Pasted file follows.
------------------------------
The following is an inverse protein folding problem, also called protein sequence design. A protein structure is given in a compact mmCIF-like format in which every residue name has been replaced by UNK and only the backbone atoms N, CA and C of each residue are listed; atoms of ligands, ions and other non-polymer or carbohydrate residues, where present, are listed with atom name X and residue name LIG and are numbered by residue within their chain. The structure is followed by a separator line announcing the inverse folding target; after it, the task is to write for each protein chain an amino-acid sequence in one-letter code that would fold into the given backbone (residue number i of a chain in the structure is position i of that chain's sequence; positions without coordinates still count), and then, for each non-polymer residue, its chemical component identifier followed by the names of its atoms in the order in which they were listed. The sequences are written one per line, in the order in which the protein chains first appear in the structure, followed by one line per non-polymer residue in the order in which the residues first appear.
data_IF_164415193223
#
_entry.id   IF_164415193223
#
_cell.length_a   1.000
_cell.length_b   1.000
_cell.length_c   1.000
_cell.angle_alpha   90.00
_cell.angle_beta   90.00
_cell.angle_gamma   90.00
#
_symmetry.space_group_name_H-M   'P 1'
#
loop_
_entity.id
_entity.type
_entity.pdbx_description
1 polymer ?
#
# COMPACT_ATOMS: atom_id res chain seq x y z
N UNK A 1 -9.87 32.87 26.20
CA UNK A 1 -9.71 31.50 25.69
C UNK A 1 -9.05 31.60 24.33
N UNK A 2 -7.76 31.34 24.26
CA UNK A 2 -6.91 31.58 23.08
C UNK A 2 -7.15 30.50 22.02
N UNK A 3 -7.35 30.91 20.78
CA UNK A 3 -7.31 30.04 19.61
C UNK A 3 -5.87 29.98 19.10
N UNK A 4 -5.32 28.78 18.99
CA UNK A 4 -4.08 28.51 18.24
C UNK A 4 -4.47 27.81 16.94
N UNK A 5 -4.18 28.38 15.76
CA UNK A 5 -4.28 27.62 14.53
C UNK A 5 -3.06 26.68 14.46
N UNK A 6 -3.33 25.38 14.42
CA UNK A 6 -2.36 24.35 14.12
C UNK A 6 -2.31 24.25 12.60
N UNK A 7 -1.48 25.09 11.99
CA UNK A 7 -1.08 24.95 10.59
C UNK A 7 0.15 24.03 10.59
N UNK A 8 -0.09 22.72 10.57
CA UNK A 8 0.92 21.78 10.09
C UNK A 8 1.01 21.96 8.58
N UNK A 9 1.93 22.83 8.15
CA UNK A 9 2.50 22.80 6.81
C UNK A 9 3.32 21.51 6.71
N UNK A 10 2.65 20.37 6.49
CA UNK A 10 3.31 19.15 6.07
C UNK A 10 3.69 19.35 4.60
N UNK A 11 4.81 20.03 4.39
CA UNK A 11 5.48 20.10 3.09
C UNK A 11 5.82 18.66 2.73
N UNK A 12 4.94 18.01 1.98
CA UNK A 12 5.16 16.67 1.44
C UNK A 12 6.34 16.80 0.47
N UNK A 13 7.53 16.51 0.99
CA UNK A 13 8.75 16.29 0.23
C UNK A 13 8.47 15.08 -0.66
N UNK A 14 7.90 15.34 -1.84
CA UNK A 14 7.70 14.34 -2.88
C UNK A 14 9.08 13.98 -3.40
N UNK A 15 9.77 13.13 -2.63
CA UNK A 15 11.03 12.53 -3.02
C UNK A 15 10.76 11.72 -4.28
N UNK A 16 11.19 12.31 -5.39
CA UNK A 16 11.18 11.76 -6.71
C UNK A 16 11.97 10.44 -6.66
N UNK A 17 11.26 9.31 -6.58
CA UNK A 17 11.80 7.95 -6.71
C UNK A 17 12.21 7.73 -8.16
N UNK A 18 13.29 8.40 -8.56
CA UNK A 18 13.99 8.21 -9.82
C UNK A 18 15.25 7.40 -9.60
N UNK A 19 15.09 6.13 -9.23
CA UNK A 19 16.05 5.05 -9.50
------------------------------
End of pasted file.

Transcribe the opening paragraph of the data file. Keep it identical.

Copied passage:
The following is an inverse protein folding problem, also called protein sequence design. A protein structure is given in a compact mmCIF-like format in which every residue name has been replaced by UNK and only the backbone atoms N, CA and C of each residue are listed; atoms of ligands, ions and other non-polymer or carbohydrate residues, where present, are listed with atom name X and residue name LIG and are numbered by residue within their chain. The structure is followed by a separator line announcing the inverse folding target; after it, the task is to write for each protein chain an amino-acid sequence in one-letter code that would fold into the given backbone (residue number i of a chain in the structure is position i of that chain's sequence; positions without coordinates still count), and then, for each non-polymer residue, its chemical component identifier followed by the names of its atoms in the order in which they were listed. The sequences are written one per line, in the order in which the protein chains first appear in the structure, followed by one line per non-polymer residue in the order in which the residues first appear.